Matryoshka dolls are pretty cool. They're those Russian dolls, usually made out of wood, that have one big doll holding a bunch of smaller dolls inside it. You can get them in all sorts of designs, and indie darling Tim Schaefer even designed a video game around the concept.
Cloud Atlas's structure is based on this concept. Adam Ewing's story is the big mamma doll. Within it is Frobisher's tale, within that one Luisa's, and so on. Then we get to the baby of the story (although by no means the least important), Zachry's tale. From then on out, the dolls go back into one another. Zachry's leads back into Sonmi's, Sonmi's leads to Cavendish's, and so on, until the doll is complete again. Although the stories could stand alone, they are more than the sum of their parts. To understand the whole thing, you have to understand them all.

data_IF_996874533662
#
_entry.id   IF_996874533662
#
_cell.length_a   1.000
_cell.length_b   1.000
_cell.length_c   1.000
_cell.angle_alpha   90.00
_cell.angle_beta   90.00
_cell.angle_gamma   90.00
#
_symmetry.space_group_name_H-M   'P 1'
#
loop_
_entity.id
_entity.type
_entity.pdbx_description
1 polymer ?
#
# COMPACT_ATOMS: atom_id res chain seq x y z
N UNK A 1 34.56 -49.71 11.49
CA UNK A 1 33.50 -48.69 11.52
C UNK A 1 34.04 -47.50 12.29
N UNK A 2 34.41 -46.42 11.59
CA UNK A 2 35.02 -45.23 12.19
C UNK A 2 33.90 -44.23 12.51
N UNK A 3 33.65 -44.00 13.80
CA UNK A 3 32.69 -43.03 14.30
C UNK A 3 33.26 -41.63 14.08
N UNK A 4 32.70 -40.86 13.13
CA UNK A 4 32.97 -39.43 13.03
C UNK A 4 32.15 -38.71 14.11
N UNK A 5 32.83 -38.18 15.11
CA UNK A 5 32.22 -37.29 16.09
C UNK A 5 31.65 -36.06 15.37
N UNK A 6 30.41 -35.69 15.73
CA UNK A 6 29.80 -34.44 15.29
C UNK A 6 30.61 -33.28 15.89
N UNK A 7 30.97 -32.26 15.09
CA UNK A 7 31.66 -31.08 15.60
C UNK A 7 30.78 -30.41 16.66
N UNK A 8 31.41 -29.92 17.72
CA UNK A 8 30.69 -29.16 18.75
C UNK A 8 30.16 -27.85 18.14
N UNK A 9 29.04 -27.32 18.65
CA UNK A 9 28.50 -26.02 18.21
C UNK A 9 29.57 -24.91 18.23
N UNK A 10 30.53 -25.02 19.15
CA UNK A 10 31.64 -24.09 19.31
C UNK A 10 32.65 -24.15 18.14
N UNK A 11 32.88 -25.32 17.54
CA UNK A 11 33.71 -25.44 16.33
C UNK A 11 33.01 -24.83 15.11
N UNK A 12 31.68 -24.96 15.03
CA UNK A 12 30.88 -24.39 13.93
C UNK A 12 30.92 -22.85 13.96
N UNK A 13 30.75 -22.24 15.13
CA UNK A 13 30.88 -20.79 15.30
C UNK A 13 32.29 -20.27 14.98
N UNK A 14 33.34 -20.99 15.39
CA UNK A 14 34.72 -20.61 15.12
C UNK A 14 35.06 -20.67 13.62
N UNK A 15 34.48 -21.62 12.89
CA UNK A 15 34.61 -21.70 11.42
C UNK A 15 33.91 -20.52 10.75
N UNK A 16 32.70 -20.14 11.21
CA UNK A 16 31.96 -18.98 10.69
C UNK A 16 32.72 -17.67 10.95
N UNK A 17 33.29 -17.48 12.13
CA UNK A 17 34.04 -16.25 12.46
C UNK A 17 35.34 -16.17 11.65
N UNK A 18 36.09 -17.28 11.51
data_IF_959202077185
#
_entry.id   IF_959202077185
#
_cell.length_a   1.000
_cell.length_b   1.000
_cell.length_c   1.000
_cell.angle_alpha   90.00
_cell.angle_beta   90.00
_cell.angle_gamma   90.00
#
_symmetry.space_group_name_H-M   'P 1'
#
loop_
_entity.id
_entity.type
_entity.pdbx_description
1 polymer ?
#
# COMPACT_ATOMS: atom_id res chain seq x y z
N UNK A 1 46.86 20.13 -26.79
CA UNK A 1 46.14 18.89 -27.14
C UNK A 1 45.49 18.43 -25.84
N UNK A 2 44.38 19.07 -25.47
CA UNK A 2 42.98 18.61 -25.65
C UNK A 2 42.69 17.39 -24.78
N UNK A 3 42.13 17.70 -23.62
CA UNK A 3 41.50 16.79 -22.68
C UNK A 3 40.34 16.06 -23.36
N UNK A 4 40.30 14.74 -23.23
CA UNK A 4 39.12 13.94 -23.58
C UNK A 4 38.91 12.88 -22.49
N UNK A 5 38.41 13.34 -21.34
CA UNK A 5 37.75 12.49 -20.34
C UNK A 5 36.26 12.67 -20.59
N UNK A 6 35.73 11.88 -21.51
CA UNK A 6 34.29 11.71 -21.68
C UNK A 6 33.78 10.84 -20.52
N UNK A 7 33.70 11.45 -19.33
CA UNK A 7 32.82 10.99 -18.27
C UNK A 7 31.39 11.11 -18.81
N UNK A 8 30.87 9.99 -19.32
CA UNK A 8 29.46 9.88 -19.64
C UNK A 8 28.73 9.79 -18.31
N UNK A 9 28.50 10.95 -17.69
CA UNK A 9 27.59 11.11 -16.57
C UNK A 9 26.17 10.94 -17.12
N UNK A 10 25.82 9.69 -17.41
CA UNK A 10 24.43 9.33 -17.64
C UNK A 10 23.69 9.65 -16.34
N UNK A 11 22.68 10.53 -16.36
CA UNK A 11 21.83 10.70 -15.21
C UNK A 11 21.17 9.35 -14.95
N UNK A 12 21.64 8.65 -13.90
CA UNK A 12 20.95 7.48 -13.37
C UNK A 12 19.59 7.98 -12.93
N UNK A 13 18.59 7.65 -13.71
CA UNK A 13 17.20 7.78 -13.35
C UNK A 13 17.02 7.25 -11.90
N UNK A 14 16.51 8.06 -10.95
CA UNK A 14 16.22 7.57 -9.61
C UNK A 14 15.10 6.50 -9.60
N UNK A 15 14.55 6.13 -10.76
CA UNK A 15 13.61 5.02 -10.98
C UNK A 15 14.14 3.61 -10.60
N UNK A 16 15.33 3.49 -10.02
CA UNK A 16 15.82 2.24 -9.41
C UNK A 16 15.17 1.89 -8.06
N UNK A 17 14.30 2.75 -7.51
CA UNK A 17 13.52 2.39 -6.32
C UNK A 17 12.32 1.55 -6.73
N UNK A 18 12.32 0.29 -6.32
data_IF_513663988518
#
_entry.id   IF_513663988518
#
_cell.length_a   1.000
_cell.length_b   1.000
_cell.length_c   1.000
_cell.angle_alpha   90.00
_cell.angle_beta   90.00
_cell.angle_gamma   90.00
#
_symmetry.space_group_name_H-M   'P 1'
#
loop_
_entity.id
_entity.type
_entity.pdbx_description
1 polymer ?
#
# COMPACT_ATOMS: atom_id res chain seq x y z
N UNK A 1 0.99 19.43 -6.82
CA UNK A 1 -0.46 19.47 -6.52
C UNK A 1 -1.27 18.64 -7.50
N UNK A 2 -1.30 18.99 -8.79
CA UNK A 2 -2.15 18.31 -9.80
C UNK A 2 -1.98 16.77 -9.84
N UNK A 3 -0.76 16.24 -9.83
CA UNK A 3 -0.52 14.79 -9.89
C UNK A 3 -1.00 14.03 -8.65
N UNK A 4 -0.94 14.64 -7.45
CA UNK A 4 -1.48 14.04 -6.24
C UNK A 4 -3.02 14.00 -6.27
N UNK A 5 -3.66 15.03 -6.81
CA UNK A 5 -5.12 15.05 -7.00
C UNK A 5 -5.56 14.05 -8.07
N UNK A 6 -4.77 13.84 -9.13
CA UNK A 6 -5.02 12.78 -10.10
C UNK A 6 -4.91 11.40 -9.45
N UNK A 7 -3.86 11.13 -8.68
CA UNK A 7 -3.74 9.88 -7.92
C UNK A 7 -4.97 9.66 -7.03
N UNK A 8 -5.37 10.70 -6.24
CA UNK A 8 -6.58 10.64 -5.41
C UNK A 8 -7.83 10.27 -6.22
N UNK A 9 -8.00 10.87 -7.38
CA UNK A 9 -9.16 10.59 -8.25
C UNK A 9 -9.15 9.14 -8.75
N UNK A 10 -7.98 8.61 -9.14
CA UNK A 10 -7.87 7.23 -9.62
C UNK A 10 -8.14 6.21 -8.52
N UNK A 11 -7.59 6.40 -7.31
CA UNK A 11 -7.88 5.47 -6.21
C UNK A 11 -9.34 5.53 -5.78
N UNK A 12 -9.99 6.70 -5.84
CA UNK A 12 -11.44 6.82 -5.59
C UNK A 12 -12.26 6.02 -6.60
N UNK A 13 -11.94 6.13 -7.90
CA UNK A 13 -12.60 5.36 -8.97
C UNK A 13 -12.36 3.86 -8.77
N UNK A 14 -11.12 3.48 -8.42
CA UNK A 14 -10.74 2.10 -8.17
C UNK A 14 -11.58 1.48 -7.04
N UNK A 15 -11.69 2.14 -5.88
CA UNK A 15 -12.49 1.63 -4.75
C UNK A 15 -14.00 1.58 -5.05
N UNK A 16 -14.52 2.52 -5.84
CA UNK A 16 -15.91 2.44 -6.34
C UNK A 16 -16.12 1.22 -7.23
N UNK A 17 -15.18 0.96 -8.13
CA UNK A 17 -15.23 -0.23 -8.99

As if the matryoshka connection weren't apparent enough, David Mitchell also includes a few explicit mentions of matryoshka dolls. One of Ayrs's symphonies is called Matryoshka Doll Variations (2.2.3). Sonmi sees a carnival sideshow advertisement for "Madame Matryoshka and Her Pregnant Embryo" (7.1.184), and Isaac Sachs writes in his notebook that time is "an infinite matryoshka doll of painted moments" (9.41.8).
And that's the key: infinite. You can open the doll up and put it back together as many times as you want, and even though you can't see the future hidden inside the doll of the "present" it's always there, just waiting to come out.